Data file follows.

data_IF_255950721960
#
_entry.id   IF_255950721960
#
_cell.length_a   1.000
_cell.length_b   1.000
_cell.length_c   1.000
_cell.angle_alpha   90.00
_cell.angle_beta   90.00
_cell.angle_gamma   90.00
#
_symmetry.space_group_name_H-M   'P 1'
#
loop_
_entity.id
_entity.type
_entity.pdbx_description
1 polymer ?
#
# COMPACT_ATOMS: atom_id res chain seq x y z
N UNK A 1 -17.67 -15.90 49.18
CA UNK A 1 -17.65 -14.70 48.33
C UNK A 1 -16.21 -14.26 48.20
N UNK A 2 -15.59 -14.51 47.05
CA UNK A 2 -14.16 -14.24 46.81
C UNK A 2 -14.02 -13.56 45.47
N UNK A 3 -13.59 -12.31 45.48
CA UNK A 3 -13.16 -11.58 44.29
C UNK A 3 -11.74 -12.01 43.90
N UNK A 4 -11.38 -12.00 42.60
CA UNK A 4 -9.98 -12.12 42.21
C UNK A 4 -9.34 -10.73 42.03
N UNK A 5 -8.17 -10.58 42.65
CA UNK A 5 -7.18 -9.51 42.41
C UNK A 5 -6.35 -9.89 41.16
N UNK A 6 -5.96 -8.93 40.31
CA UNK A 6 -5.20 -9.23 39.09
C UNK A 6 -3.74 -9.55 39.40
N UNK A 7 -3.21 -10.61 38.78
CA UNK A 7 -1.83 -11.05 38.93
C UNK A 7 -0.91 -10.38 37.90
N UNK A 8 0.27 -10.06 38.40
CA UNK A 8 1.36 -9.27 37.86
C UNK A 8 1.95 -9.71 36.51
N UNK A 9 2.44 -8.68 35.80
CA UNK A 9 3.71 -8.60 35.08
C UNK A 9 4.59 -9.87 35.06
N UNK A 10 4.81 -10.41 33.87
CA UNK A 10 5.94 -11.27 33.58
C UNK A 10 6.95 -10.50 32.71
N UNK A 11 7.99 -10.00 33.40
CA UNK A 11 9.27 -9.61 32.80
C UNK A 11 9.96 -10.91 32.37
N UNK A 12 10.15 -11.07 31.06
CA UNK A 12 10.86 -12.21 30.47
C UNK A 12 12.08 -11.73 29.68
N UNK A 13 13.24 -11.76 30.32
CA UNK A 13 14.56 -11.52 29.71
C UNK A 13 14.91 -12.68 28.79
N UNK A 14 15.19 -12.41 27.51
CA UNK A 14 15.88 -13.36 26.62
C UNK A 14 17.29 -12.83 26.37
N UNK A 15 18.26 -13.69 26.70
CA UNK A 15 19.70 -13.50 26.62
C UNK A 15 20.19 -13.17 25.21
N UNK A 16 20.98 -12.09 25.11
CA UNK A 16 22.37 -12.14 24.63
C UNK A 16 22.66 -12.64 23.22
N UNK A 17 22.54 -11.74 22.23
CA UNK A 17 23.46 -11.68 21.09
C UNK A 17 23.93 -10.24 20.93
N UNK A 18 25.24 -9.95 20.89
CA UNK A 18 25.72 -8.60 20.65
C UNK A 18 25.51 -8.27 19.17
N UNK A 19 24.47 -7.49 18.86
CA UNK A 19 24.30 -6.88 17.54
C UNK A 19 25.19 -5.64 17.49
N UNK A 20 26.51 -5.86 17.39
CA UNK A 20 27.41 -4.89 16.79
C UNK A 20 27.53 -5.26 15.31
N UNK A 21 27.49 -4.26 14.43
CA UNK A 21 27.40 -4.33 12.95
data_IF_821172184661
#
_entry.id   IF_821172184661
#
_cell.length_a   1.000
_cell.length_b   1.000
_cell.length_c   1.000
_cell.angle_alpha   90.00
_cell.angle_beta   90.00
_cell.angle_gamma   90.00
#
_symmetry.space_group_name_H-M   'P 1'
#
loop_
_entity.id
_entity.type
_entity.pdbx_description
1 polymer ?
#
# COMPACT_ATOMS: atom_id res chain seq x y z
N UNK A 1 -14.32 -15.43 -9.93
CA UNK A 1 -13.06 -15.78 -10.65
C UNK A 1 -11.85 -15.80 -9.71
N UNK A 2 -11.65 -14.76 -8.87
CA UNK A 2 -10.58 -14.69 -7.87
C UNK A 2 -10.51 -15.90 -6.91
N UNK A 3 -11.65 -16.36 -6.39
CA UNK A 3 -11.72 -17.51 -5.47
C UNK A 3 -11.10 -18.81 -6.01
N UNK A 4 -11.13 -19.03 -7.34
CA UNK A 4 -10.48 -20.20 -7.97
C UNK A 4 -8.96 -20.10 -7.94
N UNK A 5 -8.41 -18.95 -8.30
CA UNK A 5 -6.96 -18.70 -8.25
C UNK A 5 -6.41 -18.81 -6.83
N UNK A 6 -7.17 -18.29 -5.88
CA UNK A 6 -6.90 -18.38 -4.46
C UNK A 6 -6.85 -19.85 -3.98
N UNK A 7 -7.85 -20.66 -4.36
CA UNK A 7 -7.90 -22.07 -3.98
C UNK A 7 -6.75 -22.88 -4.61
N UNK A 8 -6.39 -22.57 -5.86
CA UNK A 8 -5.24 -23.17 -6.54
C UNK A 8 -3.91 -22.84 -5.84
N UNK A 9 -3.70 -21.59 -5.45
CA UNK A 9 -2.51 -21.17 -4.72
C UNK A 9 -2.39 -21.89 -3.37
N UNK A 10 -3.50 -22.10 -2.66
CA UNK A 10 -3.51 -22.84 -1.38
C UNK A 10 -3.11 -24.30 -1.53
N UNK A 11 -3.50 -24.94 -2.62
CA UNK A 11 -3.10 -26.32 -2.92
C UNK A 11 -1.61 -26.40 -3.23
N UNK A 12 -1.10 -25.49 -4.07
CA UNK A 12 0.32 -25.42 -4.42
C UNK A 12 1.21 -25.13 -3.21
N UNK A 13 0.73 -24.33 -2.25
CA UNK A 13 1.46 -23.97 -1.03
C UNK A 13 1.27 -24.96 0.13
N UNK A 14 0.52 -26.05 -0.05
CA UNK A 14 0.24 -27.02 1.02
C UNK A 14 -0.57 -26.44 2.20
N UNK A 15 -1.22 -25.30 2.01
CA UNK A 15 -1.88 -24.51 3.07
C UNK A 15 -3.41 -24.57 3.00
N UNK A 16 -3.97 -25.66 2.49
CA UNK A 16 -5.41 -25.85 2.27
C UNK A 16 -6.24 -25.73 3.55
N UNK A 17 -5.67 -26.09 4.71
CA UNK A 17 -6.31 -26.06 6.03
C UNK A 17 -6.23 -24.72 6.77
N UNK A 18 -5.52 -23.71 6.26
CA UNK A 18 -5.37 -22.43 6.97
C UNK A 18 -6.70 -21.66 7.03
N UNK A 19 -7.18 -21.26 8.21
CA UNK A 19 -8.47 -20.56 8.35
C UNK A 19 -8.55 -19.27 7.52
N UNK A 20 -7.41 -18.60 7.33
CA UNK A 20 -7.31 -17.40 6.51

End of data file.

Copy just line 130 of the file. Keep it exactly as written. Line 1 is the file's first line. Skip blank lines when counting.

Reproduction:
N UNK A 10 -3.50 -22.10 -2.66